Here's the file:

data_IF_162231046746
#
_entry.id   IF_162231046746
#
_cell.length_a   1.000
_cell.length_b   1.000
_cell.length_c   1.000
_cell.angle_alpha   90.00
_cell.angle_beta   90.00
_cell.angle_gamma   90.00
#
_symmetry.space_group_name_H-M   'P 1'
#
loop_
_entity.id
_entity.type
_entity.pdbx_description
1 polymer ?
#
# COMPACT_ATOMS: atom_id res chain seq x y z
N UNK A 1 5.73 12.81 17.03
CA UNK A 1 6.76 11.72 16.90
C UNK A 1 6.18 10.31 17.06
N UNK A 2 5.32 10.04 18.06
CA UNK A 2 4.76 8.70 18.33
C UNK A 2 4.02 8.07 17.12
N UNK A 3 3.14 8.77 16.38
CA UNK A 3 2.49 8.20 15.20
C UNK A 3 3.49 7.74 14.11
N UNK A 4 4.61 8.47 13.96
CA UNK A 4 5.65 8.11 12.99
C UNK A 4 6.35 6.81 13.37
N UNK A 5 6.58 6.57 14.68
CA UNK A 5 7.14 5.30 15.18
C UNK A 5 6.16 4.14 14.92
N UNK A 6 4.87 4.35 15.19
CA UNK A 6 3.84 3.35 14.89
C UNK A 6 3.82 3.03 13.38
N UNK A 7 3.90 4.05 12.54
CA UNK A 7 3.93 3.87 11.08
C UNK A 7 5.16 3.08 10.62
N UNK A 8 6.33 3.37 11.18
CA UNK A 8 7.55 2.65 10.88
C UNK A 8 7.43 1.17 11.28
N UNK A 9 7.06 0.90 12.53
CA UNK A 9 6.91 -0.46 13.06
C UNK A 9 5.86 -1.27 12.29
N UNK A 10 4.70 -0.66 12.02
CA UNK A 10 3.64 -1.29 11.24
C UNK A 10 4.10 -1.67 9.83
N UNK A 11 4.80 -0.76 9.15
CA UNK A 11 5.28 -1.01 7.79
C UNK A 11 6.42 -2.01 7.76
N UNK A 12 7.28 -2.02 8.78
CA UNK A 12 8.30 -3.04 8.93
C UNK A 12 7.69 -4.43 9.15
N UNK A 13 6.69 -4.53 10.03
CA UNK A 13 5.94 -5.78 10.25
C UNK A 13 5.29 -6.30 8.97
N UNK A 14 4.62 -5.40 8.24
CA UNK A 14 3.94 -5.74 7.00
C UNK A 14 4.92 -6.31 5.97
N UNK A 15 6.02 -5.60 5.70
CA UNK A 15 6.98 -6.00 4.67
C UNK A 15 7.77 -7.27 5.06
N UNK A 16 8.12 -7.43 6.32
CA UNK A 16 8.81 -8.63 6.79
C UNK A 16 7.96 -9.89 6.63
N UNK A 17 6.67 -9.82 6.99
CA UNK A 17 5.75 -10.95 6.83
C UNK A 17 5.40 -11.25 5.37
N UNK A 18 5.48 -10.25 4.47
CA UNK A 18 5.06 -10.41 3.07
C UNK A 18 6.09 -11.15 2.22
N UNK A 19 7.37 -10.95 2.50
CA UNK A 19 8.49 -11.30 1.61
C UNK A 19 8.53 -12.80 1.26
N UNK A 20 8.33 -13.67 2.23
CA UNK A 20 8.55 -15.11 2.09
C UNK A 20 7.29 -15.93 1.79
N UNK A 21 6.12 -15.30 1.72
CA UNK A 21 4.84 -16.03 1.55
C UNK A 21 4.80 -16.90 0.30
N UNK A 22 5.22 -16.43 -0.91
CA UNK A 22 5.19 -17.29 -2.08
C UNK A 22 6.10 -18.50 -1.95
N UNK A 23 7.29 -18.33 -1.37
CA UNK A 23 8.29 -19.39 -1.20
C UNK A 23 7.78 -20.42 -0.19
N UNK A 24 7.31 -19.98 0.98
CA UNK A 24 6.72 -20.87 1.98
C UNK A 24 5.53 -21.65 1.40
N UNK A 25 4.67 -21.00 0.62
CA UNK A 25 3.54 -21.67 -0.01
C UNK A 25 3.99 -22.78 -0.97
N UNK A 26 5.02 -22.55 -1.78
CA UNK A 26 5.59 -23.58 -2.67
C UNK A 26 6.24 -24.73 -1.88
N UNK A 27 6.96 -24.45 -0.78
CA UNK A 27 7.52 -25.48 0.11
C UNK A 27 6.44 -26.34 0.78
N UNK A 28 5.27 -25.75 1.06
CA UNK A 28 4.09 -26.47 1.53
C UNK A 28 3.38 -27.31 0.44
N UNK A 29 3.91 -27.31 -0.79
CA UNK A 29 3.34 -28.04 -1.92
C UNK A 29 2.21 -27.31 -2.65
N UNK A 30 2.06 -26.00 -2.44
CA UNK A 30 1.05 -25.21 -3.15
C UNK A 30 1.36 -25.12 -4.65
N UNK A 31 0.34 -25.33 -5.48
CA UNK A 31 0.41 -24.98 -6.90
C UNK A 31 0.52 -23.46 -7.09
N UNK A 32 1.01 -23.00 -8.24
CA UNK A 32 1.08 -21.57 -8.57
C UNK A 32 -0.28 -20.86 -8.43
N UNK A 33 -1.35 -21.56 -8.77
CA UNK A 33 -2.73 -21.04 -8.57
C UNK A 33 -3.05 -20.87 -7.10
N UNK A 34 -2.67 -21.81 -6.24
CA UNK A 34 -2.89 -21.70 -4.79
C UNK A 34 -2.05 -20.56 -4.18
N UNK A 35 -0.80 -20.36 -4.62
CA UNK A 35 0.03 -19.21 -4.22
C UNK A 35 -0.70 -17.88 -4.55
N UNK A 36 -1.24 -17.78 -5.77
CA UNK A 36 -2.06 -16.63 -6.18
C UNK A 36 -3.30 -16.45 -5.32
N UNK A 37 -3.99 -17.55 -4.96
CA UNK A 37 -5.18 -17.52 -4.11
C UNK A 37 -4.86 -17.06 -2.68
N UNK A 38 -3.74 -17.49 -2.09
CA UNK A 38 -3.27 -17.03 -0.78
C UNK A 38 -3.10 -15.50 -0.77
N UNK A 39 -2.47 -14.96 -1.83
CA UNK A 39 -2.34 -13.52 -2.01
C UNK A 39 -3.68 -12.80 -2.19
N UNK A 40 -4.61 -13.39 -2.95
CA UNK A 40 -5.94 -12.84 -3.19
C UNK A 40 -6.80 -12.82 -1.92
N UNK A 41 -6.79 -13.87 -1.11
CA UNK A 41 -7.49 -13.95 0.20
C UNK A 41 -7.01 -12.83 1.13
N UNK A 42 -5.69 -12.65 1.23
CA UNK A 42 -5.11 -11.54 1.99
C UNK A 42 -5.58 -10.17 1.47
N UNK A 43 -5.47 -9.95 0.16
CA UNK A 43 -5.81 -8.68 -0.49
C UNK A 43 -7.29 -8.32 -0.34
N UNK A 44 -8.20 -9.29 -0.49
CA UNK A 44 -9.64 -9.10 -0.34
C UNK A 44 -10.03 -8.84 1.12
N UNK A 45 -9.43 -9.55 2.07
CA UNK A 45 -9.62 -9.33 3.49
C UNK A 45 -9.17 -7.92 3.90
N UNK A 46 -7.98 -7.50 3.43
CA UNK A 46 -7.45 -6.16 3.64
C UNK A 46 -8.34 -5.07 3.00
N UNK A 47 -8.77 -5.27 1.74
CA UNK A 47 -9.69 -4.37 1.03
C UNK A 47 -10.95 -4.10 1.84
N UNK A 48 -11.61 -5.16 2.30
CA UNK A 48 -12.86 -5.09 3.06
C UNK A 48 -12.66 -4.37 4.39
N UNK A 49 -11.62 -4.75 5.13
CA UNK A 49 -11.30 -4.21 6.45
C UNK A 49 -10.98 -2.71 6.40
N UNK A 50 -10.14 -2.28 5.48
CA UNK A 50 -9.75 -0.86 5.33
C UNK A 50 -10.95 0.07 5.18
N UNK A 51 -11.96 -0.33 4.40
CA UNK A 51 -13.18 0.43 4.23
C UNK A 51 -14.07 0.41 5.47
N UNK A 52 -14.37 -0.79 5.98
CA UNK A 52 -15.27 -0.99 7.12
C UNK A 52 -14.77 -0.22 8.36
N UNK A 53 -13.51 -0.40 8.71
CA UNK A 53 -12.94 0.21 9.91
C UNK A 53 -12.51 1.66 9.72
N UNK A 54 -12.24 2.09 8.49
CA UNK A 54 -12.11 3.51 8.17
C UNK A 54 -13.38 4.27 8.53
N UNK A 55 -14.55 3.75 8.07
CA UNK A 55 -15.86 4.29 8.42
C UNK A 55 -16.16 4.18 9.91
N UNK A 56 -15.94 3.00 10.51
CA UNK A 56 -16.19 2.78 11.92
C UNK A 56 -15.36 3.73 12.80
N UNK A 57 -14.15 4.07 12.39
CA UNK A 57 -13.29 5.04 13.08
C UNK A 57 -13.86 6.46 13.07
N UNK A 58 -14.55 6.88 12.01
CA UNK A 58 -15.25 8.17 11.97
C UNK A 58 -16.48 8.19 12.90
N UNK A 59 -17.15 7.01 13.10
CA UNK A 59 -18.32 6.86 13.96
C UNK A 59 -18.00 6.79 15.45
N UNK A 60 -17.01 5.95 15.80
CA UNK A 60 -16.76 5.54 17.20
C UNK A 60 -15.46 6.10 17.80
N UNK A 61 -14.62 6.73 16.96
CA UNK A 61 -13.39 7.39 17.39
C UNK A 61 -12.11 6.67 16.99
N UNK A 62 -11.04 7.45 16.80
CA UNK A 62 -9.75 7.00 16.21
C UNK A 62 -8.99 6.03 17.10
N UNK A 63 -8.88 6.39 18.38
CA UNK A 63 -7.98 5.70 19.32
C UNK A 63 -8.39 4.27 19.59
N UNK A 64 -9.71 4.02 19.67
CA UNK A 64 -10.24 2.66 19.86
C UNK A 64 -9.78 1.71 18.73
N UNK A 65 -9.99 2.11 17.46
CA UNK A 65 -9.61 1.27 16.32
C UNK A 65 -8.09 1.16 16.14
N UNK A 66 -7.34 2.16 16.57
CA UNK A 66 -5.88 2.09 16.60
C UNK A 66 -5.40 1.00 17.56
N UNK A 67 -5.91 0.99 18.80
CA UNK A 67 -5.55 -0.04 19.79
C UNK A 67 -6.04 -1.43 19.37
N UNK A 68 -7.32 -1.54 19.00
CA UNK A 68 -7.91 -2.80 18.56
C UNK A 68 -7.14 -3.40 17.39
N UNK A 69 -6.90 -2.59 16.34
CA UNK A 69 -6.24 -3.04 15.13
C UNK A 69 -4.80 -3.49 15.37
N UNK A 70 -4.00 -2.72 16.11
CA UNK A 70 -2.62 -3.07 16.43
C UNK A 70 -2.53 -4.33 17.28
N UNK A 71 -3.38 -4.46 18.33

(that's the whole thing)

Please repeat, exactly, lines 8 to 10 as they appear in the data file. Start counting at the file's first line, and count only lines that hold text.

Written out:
_cell.angle_alpha   90.00
_cell.angle_beta   90.00
_cell.angle_gamma   90.00